As many of you know, I’m living in a part of the world where many freedoms that I once took for granted – don’t exist. -Now don’t get me wrong I agreed to move here, to seek first to understand and to learn. So I’m not complaining. …But I absolutely must share what I’m learning.
Have you ever considered that…
- In countries where sharing research and opinions puts liberty and lives at risk – citizens are being taught that it is safer not to think
- In countries that allow freedom of speech, traditional journalists have done so much of the work for citizens – that we’ve allowed ourselves to become lazy thinkers
- Dialogue is a way for us to seek truth, gain new perspectives, build relationships, and solve problems
- Dialogue is also a freedom that many take for granted
Last night right before I went to bed, I learned about the shooting deaths of 3 more police officers – this time in Baton Rouge. It is heart-breaking and tempting to feel helpless, as angry people continue to destroy lives and rock our world with bombings, shootings, and even trucks.
This time felt even more personal, as I used to live in Baton Rouge and drove and worked where the shooting took place. And in the time I was there, I fell deeply in love with the people, the city and the state of Louisiana.
I woke early this morning and immediately checked the news for updates and prayed.
A short time later, I was reminded that exactly three years ago today I posted an article about pain and anger as I tried to process the Trevon Martin case.
- Three more years of conflict.
- Three more years of finger pointing and blaming.
Clearly – What we’re doing isn’t working, as the conflicts are becoming more frequent and more violent.
It has been said that if you’re not learning, you’re not growing, and if you’re not growing you’re dying.
I’ve written about Lana Simko before. At age 62 she and her husband were happily retired living in their hometown near their two children and four grandchildren.
And then her husband started receiving phone calls asking him to consider employment on the other side of the world in a culture that is nothing like their own.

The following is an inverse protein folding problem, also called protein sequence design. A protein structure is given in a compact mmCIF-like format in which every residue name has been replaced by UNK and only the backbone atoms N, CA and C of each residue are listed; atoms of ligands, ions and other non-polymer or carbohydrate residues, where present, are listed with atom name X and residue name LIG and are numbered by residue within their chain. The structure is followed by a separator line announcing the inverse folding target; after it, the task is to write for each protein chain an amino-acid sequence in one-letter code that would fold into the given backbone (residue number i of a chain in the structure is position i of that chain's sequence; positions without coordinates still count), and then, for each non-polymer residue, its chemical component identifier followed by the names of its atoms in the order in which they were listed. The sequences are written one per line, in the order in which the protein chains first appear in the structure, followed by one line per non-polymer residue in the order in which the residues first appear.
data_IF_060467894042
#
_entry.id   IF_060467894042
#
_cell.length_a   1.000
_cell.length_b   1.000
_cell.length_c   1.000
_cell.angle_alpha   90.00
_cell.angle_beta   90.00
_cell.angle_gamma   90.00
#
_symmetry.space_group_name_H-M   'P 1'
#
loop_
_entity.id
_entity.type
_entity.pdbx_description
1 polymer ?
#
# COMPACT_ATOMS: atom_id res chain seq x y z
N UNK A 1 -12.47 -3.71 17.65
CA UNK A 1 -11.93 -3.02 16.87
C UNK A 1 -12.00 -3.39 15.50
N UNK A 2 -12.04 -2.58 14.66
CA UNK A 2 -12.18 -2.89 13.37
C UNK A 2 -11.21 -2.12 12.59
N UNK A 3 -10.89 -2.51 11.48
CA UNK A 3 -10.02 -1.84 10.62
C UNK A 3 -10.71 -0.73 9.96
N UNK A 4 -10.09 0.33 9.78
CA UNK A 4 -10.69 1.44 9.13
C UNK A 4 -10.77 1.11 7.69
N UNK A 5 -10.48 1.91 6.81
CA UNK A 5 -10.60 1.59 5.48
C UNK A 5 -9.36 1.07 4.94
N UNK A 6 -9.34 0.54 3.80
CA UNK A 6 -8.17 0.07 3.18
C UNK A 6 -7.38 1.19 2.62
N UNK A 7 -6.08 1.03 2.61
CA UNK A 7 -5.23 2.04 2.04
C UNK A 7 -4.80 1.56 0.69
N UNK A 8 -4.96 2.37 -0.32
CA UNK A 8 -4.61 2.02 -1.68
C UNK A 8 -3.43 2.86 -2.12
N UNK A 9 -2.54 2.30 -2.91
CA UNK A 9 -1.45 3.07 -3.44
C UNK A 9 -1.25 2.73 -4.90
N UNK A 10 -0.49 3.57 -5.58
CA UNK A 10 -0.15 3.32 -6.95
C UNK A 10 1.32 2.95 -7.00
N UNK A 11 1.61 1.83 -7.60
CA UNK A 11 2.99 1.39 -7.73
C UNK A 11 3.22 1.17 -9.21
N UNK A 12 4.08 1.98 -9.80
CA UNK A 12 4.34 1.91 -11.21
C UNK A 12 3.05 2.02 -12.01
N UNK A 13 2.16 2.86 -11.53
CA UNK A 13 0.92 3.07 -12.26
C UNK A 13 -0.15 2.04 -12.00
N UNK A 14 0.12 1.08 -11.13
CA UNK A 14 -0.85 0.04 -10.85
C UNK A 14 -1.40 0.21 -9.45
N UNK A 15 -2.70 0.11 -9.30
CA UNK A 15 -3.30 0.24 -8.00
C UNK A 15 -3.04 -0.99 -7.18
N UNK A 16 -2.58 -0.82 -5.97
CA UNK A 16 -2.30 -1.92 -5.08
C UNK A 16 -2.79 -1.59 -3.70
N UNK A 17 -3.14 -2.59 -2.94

She was so certain that would never happen that she would laugh and walk away each time he took a call. And then one day she realized that he was seriously considering this seemingly crazy move.
This post is the second post in a series on the challenges and opportunities that come from disagreement. The first post was titled, What if… YOU disagree with someone? –Do you lob word grenades, judge and flee, or engage and learn?
This post is a guest post from Dan Forbes and filled with additional feedback from people who attended the Lead with Giants Tweet Chat on this topic a week ago.
Dan Forbes is a Certified Executive & Leadership Coach, Speaker, Facilitator, Workshop Leader, and founder of Lead With Giants, LLC. He helps individuals, teams, and companies elevate their Conversational Intelligence® (C-IQ®) to build trust, effectiveness, performance, and results.
What If We Disagree? Seventy-five leaders gathered in the #LeadWithGiants tweet chat on Twitter to explore this topic. I’m the tweet chat host and Chery Gegelman was my guest host.
During the course of the chat we tweeted out 10 questions for participants to answer. Our audience included educators, coaches, consultants, business owners, and others who love the topic of leadership. It resulted in over 5 million tweet impressions.
Q1 – What if we disagree?
When my husband said we were asked to move to a giant sandbox on the other side of the world my stomach churned so hard I had to sit down.
How was this possible? We said we would go ANYWHERE in the world except – THERE! Scenes from movies and the news melded with my own fears and questions were fired off so rapidly my husband could not reply.
A “yes” wasn’t possible if I could not change my thinking:
- From the losses to the possible gains.
- From the challenges to the possible opportunities.
- From fear to faith.